“Pfautz carefully drew out of Newton’s text not only the primary features of Newton’s system of the world but also many important details of Newton’s presentation. These include Newton’s results concerning the relative densities of the planets, the motions of the planets, the shape of the earth as an oblate spheroid, the precession of the equinoxes as a gravitational consequence of the earth’s shape, the variation in weight with latitude, the inequalities of the motion of the moon explained by gravitational forces, and the ebb and flow of the sea also explained.

“The review ends with a number of pages summarizing Newton’s findings about comets. Here is a portion of Pfautz’s summary in his own words. ‘Concerning comets: that they are higher than the moon (the evidence being the lack of diurnal parallax) and they are in the region of the planets (their annual parallax proving this). He infers that the comets shine with light reflected from the sun and that in the circumsolar region many more are seen than in the region opposite the sun. Further, from their motions, in every way very free, preserved for a very long time even contrary to the motions of the planets, he concludes that the aether has no resistance … He concludes that comets are a kind of planet, returning by continual motion into orbit and that they move in conic sections (ellipses but so like a parabola that parabolas can be used in their place without sensible error) having their focus in the center of the sun and that by radii drawn to the sun they describe areas proportional to the times.’ Pfautz observes that Newton found ‘an analogy with the planets’ in that those comets ‘are smaller which revolve in orbits that are smaller and closer to the sun’” (ibid.).

As already mentioned, Leibniz referred to Pfautz’s review in his article ‘Tentamina de Motuum Colestium Causis’, published in the Acta a year after the review. “Leibniz explained that while in Rome he had ‘come upon an account of the celebrated Isaac Newton’s Mathematical Principles of Nature’ in the June 1688 issue of the Acta. Although the topic of the causes of celestial motions was at that time ‘far removed from my present line of thought’, he wrote, his reading of the account of Newton’s book recalled to mind some work he had done in Paris twelve years earlier. At that time he had decided not to publish his ideas on this subject, waiting until he could have the opportunity ‘to make a more careful comparison of the geometrical laws with the most recent observations of astronomers.’ But now, after reading about Newton’s work, he had been stimulated to write up and publish his own very different explanations … Newton never believed that Leibniz’s theorem, published in the Acta in 1689, had truly been found earlier and independently of the Principia. In fact, he even declared that Leibniz’s theorems ‘(Errors and Trifles excepted) are Mr. Newton’s (or easy Corollaries from them).’ In another document, in which Newton referred to Pfautz’s review as ‘an epitome’ of the Principia, Newton said that Leibniz read the review and then proceeded to compose the three essays for the Acta ‘as if he himself had discovered the principal propositions of Newton concerning these matters, and had done so by a different method, and had not yet seen Newton’s book’ … For two centuries there had been no way of telling whether or not Leibniz had actually seen the Principia before writing his three articles, whether or not he had derived his information about Newton’s results exclusively from Pfautz’s review … More recently, however, the profound investigations of Domenico Bertoloni Meli have uncovered some hitherto unnoticed notes by Leibniz. By a combination of careful analysis and deep historical insight, Bertoloni Meli has been able to identify these notes, to assign a date to them, and to determine their significance. They leave no doubt that Leibniz had been carefully reading the Principia before writing and publishing the three articles in the Acta” (ibid.).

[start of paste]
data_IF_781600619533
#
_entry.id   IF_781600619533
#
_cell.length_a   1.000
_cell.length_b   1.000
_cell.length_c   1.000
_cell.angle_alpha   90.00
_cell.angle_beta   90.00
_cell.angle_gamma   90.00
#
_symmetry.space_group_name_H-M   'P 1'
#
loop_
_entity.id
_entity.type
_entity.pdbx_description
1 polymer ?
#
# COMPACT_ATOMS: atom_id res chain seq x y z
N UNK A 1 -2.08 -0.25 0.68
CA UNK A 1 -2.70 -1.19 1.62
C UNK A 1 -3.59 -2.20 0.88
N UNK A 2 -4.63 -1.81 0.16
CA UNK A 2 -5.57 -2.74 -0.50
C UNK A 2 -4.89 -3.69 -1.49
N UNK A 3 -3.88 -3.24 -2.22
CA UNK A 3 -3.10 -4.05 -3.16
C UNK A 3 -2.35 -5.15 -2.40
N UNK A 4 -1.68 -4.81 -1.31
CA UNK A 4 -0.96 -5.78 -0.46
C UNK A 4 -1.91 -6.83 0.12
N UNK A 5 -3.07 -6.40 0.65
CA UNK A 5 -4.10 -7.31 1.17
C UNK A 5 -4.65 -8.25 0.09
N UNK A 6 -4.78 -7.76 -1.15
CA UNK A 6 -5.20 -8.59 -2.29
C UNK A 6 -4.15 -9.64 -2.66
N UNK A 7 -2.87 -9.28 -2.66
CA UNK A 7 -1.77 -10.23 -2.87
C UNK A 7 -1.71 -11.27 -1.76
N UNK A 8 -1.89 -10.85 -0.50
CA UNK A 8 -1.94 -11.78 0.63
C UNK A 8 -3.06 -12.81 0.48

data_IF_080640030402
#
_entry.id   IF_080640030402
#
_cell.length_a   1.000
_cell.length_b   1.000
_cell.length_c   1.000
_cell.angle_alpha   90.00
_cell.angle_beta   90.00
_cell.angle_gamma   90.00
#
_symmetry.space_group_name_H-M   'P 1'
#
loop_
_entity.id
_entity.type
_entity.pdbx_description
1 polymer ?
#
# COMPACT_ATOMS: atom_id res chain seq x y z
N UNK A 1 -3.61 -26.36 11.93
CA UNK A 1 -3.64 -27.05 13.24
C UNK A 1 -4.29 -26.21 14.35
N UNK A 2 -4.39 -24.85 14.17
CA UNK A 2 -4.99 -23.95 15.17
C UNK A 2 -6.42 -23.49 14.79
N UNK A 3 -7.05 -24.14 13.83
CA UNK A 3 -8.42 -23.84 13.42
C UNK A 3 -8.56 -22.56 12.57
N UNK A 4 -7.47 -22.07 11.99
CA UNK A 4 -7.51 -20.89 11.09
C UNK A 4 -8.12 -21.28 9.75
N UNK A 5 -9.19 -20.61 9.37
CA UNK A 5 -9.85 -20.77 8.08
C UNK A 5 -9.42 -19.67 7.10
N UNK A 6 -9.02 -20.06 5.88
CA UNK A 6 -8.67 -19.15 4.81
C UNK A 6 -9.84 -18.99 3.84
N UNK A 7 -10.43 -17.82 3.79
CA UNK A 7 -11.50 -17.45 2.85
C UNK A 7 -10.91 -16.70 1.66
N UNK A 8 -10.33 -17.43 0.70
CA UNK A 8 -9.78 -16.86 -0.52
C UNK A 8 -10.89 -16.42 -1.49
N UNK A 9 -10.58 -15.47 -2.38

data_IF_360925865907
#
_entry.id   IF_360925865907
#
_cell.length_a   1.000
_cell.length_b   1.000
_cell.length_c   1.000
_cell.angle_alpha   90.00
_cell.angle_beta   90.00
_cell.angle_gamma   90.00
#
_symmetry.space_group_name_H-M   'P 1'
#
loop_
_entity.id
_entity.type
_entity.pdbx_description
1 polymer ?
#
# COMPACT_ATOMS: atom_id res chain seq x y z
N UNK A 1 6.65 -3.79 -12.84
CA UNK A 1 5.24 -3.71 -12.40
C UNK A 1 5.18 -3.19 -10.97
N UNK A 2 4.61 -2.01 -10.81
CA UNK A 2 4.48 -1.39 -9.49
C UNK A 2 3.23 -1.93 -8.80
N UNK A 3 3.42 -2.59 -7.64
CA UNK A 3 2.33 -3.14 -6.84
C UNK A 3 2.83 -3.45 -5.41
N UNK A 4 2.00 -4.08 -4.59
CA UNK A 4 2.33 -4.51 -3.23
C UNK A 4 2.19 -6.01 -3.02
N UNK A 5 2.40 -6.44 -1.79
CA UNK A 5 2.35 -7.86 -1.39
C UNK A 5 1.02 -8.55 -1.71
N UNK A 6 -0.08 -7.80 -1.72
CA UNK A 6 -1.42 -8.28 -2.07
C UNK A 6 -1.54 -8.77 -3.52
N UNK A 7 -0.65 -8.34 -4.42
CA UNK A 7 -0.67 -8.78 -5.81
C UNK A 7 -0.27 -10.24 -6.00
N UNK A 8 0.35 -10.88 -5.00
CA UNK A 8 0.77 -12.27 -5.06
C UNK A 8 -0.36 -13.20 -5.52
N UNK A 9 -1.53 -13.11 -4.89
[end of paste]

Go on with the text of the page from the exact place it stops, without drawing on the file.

This volume of the Acta also contains three articles by Denis Papin (1647-1713) in which he outlines a new method of transmitting power from one point to another by means of an air-pump; two articles by the astronomer Gottfried Kirch (1639-1710) in which the Sceptrum Brandenburgicum, a star constellation, is first described; and three articles by Jakob Bernoulli (1655-1705).

Bernard Cohen, ‘The review of the first edition of Newton’s Principia in the Acta Eruditorum, with notes on the other reviews,’ pp. 323-336 in: The investigation of difficult Things. Essays on Newton and the History of the Exact Sciences, 1992. Not in Babson or Wallis.

Pp. 303-315 in: Acta Eruditorum Anno M DC LXXXVIII publicata… 4to, pp. [viii], 672, [viii], with 13 engraved plates. Contemporary vellum, manuscript title on spine (small stamp to title page and library label to front paste-down, deaccessioned).

Item #4463

Price: $6,000.00